On Monday morning, General Electric Company (NYSE: GE) announced it is replacing its CEO, taking a $23 billion charge related to its power business and cutting its full-year earnings guidance. Investors took GE’s transparency and…
On Monday morning, General Electric Company (NYSE: GE) announced it is replacing its CEO, taking a $23 billion charge related to its power business and cutting its full-year earnings guidance. Investors took GE’s transparency and aggressive management change as good news, but analysts say the company will have to demonstrate that its new strategies can stabilize or grow profits before the stock is safe for long-term investors.
After only about a year on the job, GE announced CEO John Flannery is stepping down and will be replaced by former Danaher Corp. CEO Lawrence Culp. GE stock dropped 59.6 percent since Flannery was named CEO of GE last June, but they gained more than 11 percent on Monday morning on optimism about the Culp era.
In addition to the leadership change, the company said GE Power’s goodwill balance is $23 billion and that investors will get an update on the potential impairment charge in the company’s upcoming third-quarter earnings report. GE previously took a $6.2 billion impairment charge in the fourth quarter of 2017 related to its struggling finance unit.
GE investors have been through the ringer in the past two years, suffering major declines in share price, a wave of analyst and credit rating downgrades, aggressive earnings and guidance cuts, and multiple leadership transitions. The company’s most recent issues stem from a major failure in one of its turbines at the Colorado Bend power plant last month.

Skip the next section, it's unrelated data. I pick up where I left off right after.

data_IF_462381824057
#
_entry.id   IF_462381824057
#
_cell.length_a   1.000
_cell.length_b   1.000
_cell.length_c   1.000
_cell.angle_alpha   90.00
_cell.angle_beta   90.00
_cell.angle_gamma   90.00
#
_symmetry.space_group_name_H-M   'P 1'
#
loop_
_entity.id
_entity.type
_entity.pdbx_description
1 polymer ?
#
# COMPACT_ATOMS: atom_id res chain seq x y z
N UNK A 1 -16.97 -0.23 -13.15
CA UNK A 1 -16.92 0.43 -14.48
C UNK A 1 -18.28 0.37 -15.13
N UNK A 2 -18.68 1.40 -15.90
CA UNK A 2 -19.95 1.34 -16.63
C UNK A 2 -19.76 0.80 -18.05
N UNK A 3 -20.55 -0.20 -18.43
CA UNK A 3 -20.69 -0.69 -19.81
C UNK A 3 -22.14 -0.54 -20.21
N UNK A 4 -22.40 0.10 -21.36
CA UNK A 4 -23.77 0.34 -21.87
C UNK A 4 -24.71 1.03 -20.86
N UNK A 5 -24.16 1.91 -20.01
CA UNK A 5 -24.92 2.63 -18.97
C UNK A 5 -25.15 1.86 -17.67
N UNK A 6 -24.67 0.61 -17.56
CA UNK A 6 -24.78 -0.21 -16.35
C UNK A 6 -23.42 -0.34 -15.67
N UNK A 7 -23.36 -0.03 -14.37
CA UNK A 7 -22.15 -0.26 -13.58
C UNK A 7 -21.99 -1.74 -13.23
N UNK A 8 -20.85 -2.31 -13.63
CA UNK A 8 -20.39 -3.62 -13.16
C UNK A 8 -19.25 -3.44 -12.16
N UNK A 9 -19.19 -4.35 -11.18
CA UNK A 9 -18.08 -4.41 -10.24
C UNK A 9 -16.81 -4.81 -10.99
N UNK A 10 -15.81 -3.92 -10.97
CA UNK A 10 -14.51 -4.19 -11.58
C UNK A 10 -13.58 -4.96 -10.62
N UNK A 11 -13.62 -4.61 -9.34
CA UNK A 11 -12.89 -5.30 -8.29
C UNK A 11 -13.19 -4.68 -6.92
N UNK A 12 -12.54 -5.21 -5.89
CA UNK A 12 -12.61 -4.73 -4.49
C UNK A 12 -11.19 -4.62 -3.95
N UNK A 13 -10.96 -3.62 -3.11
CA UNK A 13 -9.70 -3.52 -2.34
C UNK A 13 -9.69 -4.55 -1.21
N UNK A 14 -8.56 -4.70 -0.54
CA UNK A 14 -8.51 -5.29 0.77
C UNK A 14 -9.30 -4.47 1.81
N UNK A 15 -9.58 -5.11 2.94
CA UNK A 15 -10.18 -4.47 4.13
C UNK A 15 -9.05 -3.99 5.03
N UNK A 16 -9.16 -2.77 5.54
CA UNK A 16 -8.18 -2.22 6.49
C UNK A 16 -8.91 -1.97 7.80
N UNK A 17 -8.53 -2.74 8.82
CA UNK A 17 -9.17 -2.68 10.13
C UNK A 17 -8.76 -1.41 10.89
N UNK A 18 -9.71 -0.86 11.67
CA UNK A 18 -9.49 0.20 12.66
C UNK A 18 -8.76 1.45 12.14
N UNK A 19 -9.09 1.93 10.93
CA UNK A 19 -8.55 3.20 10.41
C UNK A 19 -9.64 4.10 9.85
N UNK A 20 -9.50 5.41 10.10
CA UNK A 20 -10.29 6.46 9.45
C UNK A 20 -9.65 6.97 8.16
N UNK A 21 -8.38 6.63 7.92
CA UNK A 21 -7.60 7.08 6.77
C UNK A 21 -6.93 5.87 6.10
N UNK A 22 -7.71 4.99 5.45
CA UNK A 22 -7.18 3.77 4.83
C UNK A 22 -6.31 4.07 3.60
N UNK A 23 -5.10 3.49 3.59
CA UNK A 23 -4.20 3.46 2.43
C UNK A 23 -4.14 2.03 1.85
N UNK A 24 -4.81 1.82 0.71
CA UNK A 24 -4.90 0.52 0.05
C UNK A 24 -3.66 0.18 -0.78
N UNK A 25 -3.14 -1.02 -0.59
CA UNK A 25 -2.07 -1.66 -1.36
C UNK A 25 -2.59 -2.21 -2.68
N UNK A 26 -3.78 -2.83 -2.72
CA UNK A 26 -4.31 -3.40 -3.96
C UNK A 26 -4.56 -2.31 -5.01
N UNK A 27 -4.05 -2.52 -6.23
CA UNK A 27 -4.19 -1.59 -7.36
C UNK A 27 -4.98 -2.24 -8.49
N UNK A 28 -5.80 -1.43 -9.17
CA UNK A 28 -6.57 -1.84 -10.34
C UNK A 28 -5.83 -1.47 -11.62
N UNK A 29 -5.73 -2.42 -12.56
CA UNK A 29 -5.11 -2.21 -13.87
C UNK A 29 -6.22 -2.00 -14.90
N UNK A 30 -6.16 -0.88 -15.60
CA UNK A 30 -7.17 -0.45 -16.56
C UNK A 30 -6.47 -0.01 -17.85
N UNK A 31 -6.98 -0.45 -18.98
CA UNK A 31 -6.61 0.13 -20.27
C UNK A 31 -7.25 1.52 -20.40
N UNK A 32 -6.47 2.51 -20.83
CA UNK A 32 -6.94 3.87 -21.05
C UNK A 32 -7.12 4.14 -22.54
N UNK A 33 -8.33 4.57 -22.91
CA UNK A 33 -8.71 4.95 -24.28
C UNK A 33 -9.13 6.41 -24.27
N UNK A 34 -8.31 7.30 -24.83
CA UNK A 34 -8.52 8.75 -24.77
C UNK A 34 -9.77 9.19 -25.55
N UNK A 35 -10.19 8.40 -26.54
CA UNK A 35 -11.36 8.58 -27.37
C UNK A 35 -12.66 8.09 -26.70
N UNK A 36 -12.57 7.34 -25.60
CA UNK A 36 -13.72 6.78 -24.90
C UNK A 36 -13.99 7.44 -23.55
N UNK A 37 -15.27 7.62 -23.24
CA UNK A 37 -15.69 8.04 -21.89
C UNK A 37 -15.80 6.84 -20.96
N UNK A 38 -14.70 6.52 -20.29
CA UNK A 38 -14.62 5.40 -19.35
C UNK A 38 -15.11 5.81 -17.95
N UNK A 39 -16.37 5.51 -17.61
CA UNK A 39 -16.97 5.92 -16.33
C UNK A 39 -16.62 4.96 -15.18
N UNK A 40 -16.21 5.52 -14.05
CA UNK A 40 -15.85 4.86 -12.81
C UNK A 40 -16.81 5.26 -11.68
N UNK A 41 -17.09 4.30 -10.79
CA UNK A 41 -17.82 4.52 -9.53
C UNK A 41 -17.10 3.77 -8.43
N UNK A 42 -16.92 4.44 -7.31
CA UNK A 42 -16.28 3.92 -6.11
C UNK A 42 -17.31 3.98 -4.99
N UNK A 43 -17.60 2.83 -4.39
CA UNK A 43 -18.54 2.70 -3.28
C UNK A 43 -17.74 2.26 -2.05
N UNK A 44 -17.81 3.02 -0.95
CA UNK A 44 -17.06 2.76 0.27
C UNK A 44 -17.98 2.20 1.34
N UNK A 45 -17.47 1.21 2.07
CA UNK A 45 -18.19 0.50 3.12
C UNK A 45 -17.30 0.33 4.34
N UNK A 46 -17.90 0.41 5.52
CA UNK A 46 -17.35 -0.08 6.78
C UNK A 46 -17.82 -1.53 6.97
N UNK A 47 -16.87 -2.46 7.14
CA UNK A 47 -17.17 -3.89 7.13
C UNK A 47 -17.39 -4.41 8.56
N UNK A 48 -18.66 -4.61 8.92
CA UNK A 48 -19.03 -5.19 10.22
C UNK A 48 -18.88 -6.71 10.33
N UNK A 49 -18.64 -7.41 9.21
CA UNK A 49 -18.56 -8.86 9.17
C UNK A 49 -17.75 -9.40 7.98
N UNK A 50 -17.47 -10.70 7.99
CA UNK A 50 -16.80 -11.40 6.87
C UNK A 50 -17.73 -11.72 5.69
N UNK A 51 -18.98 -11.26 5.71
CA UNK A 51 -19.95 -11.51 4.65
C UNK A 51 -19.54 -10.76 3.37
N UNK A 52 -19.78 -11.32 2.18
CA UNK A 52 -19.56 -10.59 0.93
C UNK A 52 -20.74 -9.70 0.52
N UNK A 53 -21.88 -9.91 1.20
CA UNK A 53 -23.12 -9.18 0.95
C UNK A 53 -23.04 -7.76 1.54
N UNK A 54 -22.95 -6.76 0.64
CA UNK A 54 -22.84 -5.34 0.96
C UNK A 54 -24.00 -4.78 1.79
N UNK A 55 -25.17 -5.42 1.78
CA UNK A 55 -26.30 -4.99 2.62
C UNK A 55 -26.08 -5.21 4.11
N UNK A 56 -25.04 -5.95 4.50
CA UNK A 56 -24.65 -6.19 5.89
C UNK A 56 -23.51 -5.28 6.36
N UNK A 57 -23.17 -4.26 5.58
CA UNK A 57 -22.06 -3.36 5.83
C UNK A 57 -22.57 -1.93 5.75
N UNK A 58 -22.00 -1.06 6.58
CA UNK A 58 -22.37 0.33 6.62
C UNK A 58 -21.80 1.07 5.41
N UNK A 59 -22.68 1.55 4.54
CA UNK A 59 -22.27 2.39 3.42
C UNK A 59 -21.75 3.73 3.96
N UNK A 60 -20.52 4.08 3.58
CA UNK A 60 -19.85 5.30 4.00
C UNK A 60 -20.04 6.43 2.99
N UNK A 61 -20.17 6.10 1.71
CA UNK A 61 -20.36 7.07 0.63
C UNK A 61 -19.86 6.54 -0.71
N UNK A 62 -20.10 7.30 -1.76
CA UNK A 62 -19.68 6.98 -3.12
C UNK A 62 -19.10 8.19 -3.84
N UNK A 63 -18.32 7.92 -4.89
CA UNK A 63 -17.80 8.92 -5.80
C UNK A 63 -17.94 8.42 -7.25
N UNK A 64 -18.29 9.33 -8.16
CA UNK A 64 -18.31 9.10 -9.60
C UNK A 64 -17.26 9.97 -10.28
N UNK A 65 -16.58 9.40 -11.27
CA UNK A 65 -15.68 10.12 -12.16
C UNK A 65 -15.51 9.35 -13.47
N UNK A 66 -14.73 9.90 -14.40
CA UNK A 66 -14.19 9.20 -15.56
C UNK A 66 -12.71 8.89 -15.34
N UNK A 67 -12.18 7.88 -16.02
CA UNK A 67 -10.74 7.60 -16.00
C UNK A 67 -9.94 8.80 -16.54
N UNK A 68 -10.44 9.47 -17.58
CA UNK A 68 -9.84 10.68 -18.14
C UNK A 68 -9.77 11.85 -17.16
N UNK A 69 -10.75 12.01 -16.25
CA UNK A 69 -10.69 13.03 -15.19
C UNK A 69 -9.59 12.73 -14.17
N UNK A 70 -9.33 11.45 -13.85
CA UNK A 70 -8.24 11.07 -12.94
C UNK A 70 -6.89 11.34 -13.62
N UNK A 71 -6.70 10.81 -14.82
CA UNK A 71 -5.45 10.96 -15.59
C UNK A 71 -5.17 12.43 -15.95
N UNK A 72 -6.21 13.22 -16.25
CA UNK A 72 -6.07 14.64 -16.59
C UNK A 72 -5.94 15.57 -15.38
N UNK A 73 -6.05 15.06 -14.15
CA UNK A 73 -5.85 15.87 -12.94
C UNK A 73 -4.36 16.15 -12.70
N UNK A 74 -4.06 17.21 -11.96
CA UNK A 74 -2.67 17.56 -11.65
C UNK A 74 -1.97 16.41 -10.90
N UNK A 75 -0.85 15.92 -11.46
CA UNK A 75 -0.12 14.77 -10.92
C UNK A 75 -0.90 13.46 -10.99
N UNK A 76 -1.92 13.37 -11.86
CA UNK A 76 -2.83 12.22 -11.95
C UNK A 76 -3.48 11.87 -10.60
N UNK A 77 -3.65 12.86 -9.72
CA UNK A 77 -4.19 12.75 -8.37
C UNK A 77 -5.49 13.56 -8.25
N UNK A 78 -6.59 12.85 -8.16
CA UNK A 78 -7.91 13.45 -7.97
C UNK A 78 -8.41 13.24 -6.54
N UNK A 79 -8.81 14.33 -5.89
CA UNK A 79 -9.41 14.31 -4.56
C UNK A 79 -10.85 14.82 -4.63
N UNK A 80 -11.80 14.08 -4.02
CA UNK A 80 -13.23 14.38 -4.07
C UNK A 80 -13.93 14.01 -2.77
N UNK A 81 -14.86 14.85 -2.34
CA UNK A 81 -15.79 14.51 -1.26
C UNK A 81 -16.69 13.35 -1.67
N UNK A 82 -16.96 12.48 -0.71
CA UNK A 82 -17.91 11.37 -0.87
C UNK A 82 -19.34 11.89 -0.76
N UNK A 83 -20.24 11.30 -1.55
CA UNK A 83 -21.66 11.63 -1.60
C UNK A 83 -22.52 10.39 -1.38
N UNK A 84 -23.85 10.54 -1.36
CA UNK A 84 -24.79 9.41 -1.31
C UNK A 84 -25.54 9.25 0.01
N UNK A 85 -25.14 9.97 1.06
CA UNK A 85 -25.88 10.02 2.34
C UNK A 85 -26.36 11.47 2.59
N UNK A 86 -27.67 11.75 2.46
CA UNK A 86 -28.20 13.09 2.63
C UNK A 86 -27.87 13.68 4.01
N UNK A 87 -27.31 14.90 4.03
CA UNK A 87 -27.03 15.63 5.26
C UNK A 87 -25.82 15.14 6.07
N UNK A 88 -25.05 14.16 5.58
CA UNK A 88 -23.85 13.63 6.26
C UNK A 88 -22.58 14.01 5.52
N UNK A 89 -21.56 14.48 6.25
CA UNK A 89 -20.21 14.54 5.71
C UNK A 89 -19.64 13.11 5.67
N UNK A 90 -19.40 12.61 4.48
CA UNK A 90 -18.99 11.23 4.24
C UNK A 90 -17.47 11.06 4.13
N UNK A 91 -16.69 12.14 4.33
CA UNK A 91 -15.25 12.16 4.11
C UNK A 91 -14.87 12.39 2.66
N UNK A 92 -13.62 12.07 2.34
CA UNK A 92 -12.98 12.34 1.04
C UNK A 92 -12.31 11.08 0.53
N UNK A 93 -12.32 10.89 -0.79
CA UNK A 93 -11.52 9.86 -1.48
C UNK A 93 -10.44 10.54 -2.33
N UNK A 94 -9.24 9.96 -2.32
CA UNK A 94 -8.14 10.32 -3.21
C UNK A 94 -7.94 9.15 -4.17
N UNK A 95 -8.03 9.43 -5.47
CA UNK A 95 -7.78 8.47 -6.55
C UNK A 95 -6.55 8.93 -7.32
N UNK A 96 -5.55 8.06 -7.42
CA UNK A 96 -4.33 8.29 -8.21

On Monday, GE also confirmed that the company’s previous full-year guidance is too ambitious given the difficult power environment.
“While GE’s businesses other than Power are generally performing consistently with previous guidance, due to weaker performance in the GE Power business, the company will fall short of previously indicated guidance for free cash flow and EPS for 2018,” GE says in a statement.
The positive market reaction suggests investors may finally believe expectations have bottomed for GE stock, but Bank of America analyst Robert Ohmes says GE will need to prove to investors that there will be no more guidance cuts before the stock becomes a safe investment.
“We believe that GE has significant cost cutting opportunities under the new leadership,” Ohmes says. “However, we do not see the stock outperforming in the face of possible further negative earnings revisions.”
Bank of America has a “neutral” rating and $16 price target for GE stock.